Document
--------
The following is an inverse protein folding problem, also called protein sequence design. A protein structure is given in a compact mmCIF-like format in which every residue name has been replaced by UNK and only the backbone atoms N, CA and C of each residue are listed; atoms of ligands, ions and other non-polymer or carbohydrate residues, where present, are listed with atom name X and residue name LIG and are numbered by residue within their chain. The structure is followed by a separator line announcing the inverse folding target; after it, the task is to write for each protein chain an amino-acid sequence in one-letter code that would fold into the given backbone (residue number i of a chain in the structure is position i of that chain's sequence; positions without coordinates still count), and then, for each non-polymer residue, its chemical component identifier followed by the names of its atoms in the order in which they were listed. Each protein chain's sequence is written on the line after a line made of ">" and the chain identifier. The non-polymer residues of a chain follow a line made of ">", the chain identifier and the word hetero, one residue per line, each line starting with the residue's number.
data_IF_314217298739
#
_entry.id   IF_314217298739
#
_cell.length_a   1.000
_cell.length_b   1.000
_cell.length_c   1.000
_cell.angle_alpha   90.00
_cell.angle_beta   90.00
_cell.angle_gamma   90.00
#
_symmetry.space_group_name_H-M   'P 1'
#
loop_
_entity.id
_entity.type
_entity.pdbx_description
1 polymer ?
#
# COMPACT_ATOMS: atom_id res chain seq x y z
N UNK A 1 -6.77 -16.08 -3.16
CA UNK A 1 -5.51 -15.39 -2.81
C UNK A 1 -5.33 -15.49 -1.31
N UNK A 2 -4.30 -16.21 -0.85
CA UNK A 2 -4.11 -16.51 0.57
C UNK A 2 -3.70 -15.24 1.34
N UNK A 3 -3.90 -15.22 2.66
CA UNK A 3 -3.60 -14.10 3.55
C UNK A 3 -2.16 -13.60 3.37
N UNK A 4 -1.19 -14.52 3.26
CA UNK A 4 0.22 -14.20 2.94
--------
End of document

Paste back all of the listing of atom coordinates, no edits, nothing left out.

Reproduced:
The following is an inverse protein folding problem, also called protein sequence design. A protein structure is given in a compact mmCIF-like format in which every residue name has been replaced by UNK and only the backbone atoms N, CA and C of each residue are listed; atoms of ligands, ions and other non-polymer or carbohydrate residues, where present, are listed with atom name X and residue name LIG and are numbered by residue within their chain. The structure is followed by a separator line announcing the inverse folding target; after it, the task is to write for each protein chain an amino-acid sequence in one-letter code that would fold into the given backbone (residue number i of a chain in the structure is position i of that chain's sequence; positions without coordinates still count), and then, for each non-polymer residue, its chemical component identifier followed by the names of its atoms in the order in which they were listed. Each protein chain's sequence is written on the line after a line made of ">" and the chain identifier. The non-polymer residues of a chain follow a line made of ">", the chain identifier and the word hetero, one residue per line, each line starting with the residue's number.
data_IF_314217298739
#
_entry.id   IF_314217298739
#
_cell.length_a   1.000
_cell.length_b   1.000
_cell.length_c   1.000
_cell.angle_alpha   90.00
_cell.angle_beta   90.00
_cell.angle_gamma   90.00
#
_symmetry.space_group_name_H-M   'P 1'
#
loop_
_entity.id
_entity.type
_entity.pdbx_description
1 polymer ?
#
# COMPACT_ATOMS: atom_id res chain seq x y z
N UNK A 1 -6.77 -16.08 -3.16
CA UNK A 1 -5.51 -15.39 -2.81
C UNK A 1 -5.33 -15.49 -1.31
N UNK A 2 -4.30 -16.21 -0.85
CA UNK A 2 -4.11 -16.51 0.57
C UNK A 2 -3.70 -15.24 1.34
N UNK A 3 -3.90 -15.22 2.66
CA UNK A 3 -3.60 -14.10 3.55
C UNK A 3 -2.16 -13.60 3.37
N UNK A 4 -1.19 -14.52 3.26
CA UNK A 4 0.22 -14.20 2.94